Texte d'allocution prononcée par Angela Uwandu au 7e congrès mondial contre la peine de mort

Illustration : Texte d'allocution prononcée par Angela Uwandu au 7e congrès mondial contre la peine de mort

Angela Uwandu, notre coordinatrice au Nigéria, était présente au 7e Congrès mondial contre la peine de mort, organisé à Bruxelles du 26 février au 1er mars 2019.

Iinvitée en tant que pénaliste, elle a été invitée à participer à la conférence « Comment les mouvements abolitionnistes et de défense des droits des femmes pourraient travailler ensemble ? ». Découvrez son allocution. 


« Practical tools and tips for advocacy, possible alliances and links between the abolitionist movement and the women's rights movement » by Angela Uwandu, Head of Office, ASF France in Nigeria - March 1, 2019.

In the face of inequality and deep discrimination against women across the globe, women began to organize themselves in groups and associations to promote their interest and I daresay to protect themselves against discrimination/ marginalization. They had realized that any real progress would come when they pushed their own agenda. This culminated in the formidable women rights movement across the globe as we know it today. These very courageous women have become a voice and indeed a force that must be reckoned with. Having successfully led and still leading various important campaigns, advocacy and legislative reforms, the abolitionist movement can definitely learn from their experience. This presentation will therefore focus on how abolitionists can leverage on this unique experience.One of the practical ways of highlighting the conditions of women facing the deathpenalty is to develop an alliance with women’s rights movement.Women’s rights groups have highlighted various issues pertaining to women butnever have they focused on the conditions of women on death row. This however can be changed by how well abolitionists can engage with such groups.This can be done in the following ways :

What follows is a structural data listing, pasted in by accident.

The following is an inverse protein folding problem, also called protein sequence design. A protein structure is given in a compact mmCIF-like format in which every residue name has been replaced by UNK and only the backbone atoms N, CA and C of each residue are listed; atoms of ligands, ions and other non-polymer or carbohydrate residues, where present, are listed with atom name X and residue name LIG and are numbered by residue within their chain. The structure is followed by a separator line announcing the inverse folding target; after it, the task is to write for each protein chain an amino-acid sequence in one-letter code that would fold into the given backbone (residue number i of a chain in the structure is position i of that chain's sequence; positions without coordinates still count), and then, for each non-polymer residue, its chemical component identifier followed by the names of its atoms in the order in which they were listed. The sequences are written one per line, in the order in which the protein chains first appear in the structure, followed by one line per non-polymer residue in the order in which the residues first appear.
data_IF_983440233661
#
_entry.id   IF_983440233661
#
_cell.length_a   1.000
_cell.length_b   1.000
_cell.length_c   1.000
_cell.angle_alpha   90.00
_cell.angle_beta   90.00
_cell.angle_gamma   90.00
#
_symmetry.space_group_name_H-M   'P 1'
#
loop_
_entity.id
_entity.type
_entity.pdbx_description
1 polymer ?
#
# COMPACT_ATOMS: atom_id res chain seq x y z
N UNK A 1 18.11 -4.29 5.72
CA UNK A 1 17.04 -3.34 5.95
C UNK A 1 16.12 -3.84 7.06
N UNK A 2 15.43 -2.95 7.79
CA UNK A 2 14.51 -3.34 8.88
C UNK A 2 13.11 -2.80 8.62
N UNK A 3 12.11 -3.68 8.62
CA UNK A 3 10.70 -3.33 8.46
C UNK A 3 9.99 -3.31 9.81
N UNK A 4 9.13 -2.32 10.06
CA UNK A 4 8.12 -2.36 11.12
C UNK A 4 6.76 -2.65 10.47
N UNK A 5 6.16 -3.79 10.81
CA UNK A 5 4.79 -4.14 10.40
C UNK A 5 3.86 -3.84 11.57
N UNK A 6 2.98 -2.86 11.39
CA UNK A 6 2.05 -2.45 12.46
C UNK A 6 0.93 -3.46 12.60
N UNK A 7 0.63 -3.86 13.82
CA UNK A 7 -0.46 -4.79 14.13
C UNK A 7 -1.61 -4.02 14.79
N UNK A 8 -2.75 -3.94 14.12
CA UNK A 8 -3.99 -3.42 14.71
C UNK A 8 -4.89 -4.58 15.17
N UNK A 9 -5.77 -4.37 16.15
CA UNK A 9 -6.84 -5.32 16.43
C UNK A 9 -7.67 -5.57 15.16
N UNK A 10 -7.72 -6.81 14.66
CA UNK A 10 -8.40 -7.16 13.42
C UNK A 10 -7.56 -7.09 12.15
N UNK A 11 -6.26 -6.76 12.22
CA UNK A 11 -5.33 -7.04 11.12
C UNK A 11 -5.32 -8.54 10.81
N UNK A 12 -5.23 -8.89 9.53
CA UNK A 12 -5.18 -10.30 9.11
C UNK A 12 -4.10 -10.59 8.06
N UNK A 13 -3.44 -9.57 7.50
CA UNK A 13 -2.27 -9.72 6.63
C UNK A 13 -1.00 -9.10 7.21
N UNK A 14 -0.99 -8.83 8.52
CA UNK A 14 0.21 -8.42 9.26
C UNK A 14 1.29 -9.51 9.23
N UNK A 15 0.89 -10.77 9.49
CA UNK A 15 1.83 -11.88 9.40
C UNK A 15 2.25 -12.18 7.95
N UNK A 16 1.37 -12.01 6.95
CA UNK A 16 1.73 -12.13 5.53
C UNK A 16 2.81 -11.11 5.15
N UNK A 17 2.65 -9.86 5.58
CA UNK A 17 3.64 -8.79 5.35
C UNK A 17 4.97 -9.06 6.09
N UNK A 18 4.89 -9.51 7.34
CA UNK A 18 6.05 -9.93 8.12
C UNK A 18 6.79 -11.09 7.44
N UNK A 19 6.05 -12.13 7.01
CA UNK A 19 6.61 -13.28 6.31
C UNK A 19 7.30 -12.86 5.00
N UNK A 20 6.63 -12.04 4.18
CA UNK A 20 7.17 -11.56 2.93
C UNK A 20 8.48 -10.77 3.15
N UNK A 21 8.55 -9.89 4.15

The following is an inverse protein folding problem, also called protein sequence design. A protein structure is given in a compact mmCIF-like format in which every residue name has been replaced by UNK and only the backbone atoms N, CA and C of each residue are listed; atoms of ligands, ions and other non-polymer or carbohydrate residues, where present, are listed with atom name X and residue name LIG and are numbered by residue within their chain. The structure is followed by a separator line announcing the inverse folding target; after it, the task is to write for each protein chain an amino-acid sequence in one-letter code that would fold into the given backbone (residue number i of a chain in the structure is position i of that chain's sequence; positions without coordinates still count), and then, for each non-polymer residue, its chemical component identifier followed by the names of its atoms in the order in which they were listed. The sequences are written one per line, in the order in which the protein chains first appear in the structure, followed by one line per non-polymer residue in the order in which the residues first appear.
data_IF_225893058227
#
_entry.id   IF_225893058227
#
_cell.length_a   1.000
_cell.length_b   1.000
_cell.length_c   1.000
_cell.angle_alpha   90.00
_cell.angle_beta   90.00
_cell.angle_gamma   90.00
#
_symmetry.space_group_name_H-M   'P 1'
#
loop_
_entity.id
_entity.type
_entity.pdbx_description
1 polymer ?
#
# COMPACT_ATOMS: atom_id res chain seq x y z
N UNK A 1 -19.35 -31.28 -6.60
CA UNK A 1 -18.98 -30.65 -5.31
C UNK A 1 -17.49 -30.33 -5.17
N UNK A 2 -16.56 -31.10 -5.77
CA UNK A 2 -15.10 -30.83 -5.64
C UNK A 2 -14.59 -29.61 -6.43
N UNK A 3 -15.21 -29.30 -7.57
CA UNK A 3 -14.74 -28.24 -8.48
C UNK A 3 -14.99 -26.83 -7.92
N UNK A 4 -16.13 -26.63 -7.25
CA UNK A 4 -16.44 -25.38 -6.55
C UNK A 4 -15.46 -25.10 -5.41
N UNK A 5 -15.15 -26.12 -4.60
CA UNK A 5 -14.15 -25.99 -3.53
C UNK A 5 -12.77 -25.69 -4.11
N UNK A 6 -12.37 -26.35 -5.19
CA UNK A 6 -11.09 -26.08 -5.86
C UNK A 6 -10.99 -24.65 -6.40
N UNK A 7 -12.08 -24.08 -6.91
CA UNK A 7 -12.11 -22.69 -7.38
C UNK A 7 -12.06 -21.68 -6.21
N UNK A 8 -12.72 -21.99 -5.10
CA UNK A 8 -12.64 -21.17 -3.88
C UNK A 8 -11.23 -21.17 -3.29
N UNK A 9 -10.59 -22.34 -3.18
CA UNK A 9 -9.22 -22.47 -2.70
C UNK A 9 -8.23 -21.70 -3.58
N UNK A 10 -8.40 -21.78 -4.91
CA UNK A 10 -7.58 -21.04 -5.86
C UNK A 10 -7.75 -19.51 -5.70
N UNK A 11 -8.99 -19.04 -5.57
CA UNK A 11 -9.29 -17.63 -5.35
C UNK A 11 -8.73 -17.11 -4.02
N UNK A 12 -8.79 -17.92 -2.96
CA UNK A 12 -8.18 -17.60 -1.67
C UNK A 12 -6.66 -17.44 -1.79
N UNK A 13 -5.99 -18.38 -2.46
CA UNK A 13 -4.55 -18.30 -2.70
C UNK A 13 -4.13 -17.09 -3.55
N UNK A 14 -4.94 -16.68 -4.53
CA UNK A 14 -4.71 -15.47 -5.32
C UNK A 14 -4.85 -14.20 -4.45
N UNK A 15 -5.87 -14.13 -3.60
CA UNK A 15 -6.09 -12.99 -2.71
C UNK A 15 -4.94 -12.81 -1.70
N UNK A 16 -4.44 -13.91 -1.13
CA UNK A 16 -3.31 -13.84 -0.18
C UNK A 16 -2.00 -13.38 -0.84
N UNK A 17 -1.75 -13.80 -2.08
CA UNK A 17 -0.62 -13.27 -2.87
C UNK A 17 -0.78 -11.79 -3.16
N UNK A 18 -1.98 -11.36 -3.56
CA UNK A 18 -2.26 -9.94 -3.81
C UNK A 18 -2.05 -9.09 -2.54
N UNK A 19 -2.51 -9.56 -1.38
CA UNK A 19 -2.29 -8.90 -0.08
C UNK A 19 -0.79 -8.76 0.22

• Advocacy visits: Organization of Advocacy visits to women rights organizations andleaders of women’s rights groups in our various countries to present specific conditions of women on death row. Abolitionists can use and even share the report from Cornell centre on the Death Penalty World Wide: "Judged for More Than Her Crime: A Global Overview of Women Facing the Death Penalty", to highlight theseissues. It’s important to also highlight peculiar challenges of women in prisons and on death row in the particular country and to include local statistics. Communication tools like pamphlets summarizing issues relating to women on death row and impact on their families and children can be developed and distributed at such advocacy visits. Abolitionists can take the great work done by Cornell forward by producing country reports focusing on this particular issue and to update the report on annually basis. Having up to date information is crucial to carry out advocacy actions.The broader objective of such visit should be to sensitize women groups on issues relating to the death penalty gently providing points on why the death penalty is not a solution. This will go a long way in dissuading women groups who often seek the death penalty for gender based violence. This is particularly true in Nigeria wheresome women’s group have called for the death penalty to be introduced as apunishment for rape. This in turn will help avoid widening of the scope of the death penalty in countries where it is still in use and also to see the impact of death penalty on women on death row.